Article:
Yes, it is true. The coconut tree, referred to as the ‘Tree of Life’ due to the countless benefits it provides to mankind, makes a good timber source for houses and building construction. Commonly used as trusses, joists, purlins, walls, window frames, and jalousies, the coconut trunk is a versatile material.

The center of the coconut trunk, which quality is classified as low density, can be used for non-load structures such as panels and walls. Meanwhile, the perimeter of the coconut trunk, classified as having high density, is suitable for use as joints, trusses, posts, floor tiles or parquet, purlins, floor joists, railings, girts, balustrades, and other load bearing constructions. It can even be used as posts, and power and telecommunication poles.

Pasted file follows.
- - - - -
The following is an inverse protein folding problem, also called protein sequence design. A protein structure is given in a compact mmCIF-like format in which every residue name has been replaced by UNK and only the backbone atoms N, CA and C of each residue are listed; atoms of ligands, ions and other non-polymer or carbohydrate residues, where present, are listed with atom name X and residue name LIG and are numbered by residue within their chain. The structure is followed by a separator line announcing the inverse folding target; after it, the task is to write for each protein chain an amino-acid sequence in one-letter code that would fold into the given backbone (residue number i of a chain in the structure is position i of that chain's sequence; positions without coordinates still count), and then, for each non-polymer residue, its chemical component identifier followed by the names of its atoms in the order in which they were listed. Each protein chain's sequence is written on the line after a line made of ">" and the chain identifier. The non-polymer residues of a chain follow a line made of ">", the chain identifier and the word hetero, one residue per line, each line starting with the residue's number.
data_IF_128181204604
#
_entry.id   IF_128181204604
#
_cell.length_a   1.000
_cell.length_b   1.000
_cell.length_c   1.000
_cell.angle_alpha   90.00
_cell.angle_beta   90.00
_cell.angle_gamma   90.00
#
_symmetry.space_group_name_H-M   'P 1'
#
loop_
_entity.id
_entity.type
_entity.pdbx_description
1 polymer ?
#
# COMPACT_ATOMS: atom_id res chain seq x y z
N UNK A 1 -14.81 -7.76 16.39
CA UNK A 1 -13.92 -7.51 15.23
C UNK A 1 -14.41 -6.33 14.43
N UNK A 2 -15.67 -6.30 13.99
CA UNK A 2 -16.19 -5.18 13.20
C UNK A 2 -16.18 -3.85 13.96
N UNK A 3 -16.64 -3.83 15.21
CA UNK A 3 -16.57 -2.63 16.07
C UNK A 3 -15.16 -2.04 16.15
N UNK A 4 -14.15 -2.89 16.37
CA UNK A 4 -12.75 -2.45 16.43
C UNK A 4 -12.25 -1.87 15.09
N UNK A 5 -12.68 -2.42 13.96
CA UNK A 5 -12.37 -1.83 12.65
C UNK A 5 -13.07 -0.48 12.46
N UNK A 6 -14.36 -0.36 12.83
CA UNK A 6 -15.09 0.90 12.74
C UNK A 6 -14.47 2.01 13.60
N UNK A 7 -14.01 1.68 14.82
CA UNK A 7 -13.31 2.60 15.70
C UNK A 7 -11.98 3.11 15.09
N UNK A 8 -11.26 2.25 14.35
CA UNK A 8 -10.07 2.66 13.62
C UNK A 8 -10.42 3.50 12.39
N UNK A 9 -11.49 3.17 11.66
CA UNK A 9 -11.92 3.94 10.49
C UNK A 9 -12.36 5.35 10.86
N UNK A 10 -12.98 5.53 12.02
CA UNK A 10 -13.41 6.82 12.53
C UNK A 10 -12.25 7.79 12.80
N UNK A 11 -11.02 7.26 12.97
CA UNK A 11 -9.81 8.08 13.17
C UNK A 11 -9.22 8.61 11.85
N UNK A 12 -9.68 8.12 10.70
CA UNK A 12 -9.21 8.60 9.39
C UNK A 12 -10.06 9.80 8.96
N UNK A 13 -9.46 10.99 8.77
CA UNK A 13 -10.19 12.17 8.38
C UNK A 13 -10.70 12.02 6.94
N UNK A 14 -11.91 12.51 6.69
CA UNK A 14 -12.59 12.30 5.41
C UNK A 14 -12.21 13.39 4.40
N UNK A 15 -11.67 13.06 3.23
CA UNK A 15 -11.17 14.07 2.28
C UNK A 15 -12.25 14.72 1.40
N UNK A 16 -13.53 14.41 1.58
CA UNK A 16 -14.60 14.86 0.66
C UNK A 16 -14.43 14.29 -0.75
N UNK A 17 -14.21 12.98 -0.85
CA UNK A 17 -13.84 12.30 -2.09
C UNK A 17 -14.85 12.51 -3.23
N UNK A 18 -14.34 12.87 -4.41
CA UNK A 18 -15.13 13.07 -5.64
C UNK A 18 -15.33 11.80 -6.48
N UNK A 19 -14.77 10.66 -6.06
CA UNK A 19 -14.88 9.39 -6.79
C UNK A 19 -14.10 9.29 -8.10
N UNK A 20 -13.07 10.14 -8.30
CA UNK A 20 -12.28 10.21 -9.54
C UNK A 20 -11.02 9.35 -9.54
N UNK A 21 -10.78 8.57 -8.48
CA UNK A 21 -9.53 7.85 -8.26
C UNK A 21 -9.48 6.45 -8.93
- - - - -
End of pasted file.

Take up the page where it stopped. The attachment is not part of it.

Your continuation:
Medium density coconut wood, on the other hand, is suitable for horizontal studs, door frames, window frames, walling, and ceiling joists. Coconut wood is also suitable for use in grocery pallets, poultry and livestock shelter, home and office furniture, and countless novelty items.

It should be noted that as a general rule in construction, coconut lumber with density below 400 kilograms per cubic meter is not suitable – and therefore - should not be used as structural framing material. But it can be utilized as wall lining and ceiling by forming it into boards and shingles.

Due to its naturally small diameter, the coconut tree produces only a limited size of sawn lumber, generating only an optimum width of around 25 millimeters and a thickness of about 50 millimeters. Thus, glued lamination of the wood is performed to meet the requirement of larger lumber sizes. Another problem associated with the structural application of coconut wood is the difficulty of nailing, which usually results to splitting of high density wood finishes.